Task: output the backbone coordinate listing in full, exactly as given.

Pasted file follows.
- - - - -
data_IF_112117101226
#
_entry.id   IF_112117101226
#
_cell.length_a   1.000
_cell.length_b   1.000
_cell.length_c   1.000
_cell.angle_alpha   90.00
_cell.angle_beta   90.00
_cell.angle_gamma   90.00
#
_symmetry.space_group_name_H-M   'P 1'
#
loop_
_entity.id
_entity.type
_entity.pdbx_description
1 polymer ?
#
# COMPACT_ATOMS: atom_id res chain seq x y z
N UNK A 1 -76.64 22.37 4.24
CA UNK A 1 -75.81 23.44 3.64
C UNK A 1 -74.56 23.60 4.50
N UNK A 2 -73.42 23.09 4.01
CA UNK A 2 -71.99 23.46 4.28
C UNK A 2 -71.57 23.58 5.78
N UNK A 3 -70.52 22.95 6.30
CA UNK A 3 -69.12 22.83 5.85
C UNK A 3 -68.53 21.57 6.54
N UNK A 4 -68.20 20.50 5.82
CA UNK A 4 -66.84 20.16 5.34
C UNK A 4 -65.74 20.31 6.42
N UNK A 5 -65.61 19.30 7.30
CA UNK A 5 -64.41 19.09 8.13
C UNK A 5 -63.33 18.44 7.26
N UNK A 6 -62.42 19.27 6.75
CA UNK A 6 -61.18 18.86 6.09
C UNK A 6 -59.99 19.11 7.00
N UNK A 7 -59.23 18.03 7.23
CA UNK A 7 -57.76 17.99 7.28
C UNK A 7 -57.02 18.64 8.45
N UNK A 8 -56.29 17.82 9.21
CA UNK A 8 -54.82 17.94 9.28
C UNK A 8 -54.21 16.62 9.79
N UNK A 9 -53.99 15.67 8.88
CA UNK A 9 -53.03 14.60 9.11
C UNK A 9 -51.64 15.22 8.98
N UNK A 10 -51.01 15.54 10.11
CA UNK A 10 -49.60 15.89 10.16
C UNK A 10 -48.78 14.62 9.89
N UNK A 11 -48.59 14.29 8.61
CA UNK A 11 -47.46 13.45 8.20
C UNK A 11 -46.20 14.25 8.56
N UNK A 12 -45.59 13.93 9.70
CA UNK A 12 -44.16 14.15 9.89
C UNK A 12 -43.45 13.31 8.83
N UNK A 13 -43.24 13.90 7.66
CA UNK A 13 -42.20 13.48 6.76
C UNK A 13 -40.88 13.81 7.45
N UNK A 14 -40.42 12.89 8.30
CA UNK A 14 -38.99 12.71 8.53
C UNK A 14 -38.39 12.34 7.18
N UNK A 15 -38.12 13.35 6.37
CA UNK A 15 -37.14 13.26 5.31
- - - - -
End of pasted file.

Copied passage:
data_IF_112117101226
#
_entry.id   IF_112117101226
#
_cell.length_a   1.000
_cell.length_b   1.000
_cell.length_c   1.000
_cell.angle_alpha   90.00
_cell.angle_beta   90.00
_cell.angle_gamma   90.00
#
_symmetry.space_group_name_H-M   'P 1'
#
loop_
_entity.id
_entity.type
_entity.pdbx_description
1 polymer ?
#
# COMPACT_ATOMS: atom_id res chain seq x y z
N UNK A 1 -76.64 22.37 4.24
CA UNK A 1 -75.81 23.44 3.64
C UNK A 1 -74.56 23.60 4.50
N UNK A 2 -73.42 23.09 4.01
CA UNK A 2 -71.99 23.46 4.28
C UNK A 2 -71.57 23.58 5.78
N UNK A 3 -70.52 22.95 6.30
CA UNK A 3 -69.12 22.83 5.85
C UNK A 3 -68.53 21.57 6.54
N UNK A 4 -68.20 20.50 5.82
CA UNK A 4 -66.84 20.16 5.34
C UNK A 4 -65.74 20.31 6.42
N UNK A 5 -65.61 19.30 7.30
CA UNK A 5 -64.41 19.09 8.13
C UNK A 5 -63.33 18.44 7.26
N UNK A 6 -62.42 19.27 6.75
CA UNK A 6 -61.18 18.86 6.09
C UNK A 6 -59.99 19.11 7.00
N UNK A 7 -59.23 18.03 7.23
CA UNK A 7 -57.76 17.99 7.28
C UNK A 7 -57.02 18.64 8.45
N UNK A 8 -56.29 17.82 9.21
CA UNK A 8 -54.82 17.94 9.28
C UNK A 8 -54.21 16.62 9.79
N UNK A 9 -53.99 15.67 8.88
CA UNK A 9 -53.03 14.60 9.11
C UNK A 9 -51.64 15.22 8.98
N UNK A 10 -51.01 15.54 10.11
CA UNK A 10 -49.60 15.89 10.16
C UNK A 10 -48.78 14.62 9.89
N UNK A 11 -48.59 14.29 8.61
CA UNK A 11 -47.46 13.45 8.20
C UNK A 11 -46.20 14.25 8.56
N UNK A 12 -45.59 13.93 9.70
CA UNK A 12 -44.16 14.15 9.89
C UNK A 12 -43.45 13.31 8.83
N UNK A 13 -43.24 13.90 7.66
CA UNK A 13 -42.20 13.48 6.76
C UNK A 13 -40.88 13.81 7.45
N UNK A 14 -40.42 12.89 8.30
CA UNK A 14 -38.99 12.71 8.53
C UNK A 14 -38.39 12.34 7.18
N UNK A 15 -38.12 13.35 6.37
CA UNK A 15 -37.14 13.26 5.31